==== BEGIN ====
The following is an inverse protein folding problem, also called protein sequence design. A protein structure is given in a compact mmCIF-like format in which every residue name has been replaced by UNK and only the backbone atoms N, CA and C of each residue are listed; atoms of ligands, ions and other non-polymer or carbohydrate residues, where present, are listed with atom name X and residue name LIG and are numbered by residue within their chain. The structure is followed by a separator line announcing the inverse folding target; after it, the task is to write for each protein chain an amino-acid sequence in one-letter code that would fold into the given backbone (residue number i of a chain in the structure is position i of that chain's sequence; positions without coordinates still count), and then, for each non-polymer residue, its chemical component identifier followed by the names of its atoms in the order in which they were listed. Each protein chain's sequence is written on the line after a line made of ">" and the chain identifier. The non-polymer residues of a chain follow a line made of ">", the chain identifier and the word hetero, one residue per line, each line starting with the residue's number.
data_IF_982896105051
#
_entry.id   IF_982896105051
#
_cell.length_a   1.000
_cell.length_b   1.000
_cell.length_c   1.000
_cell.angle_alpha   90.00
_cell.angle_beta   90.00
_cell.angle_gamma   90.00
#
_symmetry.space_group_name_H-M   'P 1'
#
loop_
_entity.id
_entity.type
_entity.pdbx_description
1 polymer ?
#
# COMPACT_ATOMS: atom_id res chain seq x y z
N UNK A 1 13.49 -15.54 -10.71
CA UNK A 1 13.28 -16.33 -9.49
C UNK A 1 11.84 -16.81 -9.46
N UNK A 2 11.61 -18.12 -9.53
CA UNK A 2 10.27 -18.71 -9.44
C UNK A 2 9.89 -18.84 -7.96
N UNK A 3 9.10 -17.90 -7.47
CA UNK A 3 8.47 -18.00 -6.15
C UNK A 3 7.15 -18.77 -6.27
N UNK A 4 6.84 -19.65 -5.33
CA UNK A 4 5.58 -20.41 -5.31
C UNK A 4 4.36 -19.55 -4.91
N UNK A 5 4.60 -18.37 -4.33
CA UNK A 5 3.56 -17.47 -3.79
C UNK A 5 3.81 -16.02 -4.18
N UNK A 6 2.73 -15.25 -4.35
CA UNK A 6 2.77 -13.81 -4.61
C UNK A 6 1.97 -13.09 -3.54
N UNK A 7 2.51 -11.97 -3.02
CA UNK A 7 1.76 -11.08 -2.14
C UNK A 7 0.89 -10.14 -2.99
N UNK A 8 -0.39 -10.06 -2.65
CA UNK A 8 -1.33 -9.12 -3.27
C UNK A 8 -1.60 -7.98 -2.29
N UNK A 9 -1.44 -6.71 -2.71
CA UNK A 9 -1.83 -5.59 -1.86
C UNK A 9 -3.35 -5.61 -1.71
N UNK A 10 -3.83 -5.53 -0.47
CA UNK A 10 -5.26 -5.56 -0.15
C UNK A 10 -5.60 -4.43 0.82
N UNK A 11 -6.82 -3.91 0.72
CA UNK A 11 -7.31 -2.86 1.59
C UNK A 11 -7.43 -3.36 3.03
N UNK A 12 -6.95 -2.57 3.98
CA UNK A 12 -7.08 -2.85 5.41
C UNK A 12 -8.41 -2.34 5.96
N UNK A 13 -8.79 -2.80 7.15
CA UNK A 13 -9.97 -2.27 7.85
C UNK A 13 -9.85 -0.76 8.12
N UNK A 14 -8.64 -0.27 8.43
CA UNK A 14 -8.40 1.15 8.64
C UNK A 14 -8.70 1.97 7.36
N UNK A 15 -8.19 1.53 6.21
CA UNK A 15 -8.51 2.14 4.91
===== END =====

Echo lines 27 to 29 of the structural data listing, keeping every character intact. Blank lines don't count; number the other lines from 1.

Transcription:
C UNK A 2 9.89 -18.84 -7.96
N UNK A 3 9.10 -17.90 -7.47
CA UNK A 3 8.47 -18.00 -6.15